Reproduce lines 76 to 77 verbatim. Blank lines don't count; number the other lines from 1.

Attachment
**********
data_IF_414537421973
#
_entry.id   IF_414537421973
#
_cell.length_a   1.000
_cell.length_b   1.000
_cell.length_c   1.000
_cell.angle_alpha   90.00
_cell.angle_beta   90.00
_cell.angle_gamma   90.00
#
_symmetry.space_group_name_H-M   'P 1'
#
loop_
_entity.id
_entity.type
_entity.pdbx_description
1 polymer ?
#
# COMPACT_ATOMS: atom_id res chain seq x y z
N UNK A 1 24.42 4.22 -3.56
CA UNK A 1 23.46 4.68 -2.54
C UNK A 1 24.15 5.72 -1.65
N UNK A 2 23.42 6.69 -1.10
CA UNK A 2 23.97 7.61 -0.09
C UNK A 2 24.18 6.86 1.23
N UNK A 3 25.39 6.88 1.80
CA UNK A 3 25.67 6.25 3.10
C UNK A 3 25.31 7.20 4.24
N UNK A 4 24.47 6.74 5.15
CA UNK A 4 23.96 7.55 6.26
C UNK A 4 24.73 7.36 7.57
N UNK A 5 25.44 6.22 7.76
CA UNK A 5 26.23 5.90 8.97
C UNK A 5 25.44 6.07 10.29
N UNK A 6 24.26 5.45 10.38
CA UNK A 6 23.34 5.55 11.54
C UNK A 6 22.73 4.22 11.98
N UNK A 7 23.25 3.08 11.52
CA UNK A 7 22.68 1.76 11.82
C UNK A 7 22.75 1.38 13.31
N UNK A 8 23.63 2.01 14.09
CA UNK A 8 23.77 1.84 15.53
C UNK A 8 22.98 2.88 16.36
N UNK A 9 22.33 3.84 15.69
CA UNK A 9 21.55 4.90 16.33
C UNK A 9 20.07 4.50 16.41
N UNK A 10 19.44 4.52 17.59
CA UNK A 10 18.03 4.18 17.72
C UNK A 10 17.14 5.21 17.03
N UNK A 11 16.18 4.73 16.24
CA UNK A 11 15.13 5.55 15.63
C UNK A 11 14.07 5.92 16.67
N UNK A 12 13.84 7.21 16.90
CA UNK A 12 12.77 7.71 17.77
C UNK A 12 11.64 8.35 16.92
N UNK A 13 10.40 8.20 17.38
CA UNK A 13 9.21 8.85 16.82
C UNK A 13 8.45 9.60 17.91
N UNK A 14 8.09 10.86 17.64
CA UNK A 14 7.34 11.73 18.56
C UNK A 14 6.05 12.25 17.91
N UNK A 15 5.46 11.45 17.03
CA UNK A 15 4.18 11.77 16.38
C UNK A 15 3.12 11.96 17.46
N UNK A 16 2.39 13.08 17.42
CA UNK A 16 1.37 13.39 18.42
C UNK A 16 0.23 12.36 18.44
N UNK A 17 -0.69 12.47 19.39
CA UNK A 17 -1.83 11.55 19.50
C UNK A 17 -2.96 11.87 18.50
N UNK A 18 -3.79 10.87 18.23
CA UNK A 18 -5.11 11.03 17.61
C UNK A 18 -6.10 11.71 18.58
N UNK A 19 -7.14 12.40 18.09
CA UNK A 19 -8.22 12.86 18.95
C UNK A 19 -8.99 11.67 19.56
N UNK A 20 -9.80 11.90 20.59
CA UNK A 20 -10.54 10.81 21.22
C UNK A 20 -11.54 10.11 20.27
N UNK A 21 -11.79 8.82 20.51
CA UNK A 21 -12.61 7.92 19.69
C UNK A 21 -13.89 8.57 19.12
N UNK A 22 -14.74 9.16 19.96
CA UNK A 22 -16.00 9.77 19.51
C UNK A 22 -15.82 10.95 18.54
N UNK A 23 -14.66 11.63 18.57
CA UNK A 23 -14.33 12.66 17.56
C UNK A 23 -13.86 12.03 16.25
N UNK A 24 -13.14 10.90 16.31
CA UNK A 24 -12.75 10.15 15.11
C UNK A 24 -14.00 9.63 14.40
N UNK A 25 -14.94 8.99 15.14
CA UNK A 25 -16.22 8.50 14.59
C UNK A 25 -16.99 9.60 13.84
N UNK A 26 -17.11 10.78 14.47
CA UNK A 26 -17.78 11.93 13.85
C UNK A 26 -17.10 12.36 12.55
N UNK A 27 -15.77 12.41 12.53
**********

CA UNK A 19 -8.22 12.86 18.95
C UNK A 19 -8.99 11.67 19.56